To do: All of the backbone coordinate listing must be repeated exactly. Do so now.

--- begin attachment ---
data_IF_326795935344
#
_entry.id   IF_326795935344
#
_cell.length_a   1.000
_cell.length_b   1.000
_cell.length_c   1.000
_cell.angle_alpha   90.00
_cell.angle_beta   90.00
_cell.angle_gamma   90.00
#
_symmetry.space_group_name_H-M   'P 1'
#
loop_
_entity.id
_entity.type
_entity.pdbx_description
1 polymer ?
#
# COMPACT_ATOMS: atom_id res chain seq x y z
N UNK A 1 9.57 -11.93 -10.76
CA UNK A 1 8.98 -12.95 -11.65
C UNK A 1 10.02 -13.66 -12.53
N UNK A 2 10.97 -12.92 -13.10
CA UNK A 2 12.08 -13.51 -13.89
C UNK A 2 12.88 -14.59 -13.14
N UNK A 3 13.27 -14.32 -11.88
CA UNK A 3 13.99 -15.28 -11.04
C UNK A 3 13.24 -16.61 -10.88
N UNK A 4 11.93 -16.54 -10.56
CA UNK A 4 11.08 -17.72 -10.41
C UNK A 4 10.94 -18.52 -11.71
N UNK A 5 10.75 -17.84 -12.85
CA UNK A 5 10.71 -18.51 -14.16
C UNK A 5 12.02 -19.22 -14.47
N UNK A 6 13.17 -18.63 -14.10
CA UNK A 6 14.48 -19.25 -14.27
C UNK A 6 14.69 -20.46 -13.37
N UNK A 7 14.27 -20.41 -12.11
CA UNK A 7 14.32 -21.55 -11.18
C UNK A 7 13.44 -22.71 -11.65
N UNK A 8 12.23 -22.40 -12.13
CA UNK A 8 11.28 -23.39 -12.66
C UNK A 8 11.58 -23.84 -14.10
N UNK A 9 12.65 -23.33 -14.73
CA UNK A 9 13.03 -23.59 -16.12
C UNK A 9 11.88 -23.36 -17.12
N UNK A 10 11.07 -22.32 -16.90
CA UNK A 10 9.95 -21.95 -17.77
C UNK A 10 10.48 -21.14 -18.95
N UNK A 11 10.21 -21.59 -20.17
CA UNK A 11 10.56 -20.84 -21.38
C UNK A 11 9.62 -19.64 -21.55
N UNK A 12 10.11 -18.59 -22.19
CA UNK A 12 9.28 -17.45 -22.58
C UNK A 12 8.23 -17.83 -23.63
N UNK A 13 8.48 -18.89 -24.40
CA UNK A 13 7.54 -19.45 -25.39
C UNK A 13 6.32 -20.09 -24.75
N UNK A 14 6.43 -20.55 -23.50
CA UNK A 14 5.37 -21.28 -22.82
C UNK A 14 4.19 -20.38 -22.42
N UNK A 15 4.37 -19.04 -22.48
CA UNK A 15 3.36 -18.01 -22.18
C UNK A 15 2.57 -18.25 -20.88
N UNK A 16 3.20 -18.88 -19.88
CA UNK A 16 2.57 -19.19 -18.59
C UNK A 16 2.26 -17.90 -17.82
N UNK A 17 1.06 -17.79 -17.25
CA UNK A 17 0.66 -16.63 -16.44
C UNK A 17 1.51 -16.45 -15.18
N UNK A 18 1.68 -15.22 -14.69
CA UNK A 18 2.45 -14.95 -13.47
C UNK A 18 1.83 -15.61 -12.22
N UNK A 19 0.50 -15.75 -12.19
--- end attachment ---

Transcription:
data_IF_326795935344
#
_entry.id   IF_326795935344
#
_cell.length_a   1.000
_cell.length_b   1.000
_cell.length_c   1.000
_cell.angle_alpha   90.00
_cell.angle_beta   90.00
_cell.angle_gamma   90.00
#
_symmetry.space_group_name_H-M   'P 1'
#
loop_
_entity.id
_entity.type
_entity.pdbx_description
1 polymer ?
#
# COMPACT_ATOMS: atom_id res chain seq x y z
N UNK A 1 9.57 -11.93 -10.76
CA UNK A 1 8.98 -12.95 -11.65
C UNK A 1 10.02 -13.66 -12.53
N UNK A 2 10.97 -12.92 -13.10
CA UNK A 2 12.08 -13.51 -13.89
C UNK A 2 12.88 -14.59 -13.14
N UNK A 3 13.27 -14.32 -11.88
CA UNK A 3 13.99 -15.28 -11.04
C UNK A 3 13.24 -16.61 -10.88
N UNK A 4 11.93 -16.54 -10.56
CA UNK A 4 11.08 -17.72 -10.41
C UNK A 4 10.94 -18.52 -11.71
N UNK A 5 10.75 -17.84 -12.85
CA UNK A 5 10.71 -18.51 -14.16
C UNK A 5 12.02 -19.22 -14.47
N UNK A 6 13.17 -18.63 -14.10
CA UNK A 6 14.48 -19.25 -14.27
C UNK A 6 14.69 -20.46 -13.37
N UNK A 7 14.27 -20.41 -12.11
CA UNK A 7 14.32 -21.55 -11.18
C UNK A 7 13.44 -22.71 -11.65
N UNK A 8 12.23 -22.40 -12.13
CA UNK A 8 11.28 -23.39 -12.66
C UNK A 8 11.58 -23.84 -14.10
N UNK A 9 12.65 -23.33 -14.73
CA UNK A 9 13.03 -23.59 -16.12
C UNK A 9 11.88 -23.36 -17.12
N UNK A 10 11.07 -22.32 -16.90
CA UNK A 10 9.95 -21.95 -17.77
C UNK A 10 10.48 -21.14 -18.95
N UNK A 11 10.21 -21.59 -20.17
CA UNK A 11 10.56 -20.84 -21.38
C UNK A 11 9.62 -19.64 -21.55
N UNK A 12 10.11 -18.59 -22.19
CA UNK A 12 9.28 -17.45 -22.58
C UNK A 12 8.23 -17.83 -23.63
N UNK A 13 8.48 -18.89 -24.40
CA UNK A 13 7.54 -19.45 -25.39
C UNK A 13 6.32 -20.09 -24.75
N UNK A 14 6.43 -20.55 -23.50
CA UNK A 14 5.37 -21.28 -22.82
C UNK A 14 4.19 -20.38 -22.42
N UNK A 15 4.37 -19.04 -22.48
CA UNK A 15 3.36 -18.01 -22.18
C UNK A 15 2.57 -18.25 -20.88
N UNK A 16 3.20 -18.88 -19.88
CA UNK A 16 2.57 -19.19 -18.59
C UNK A 16 2.26 -17.90 -17.82
N UNK A 17 1.06 -17.79 -17.25
CA UNK A 17 0.66 -16.63 -16.44
C UNK A 17 1.51 -16.45 -15.18
N UNK A 18 1.68 -15.22 -14.69
CA UNK A 18 2.45 -14.95 -13.47
C UNK A 18 1.83 -15.61 -12.22
N UNK A 19 0.50 -15.75 -12.19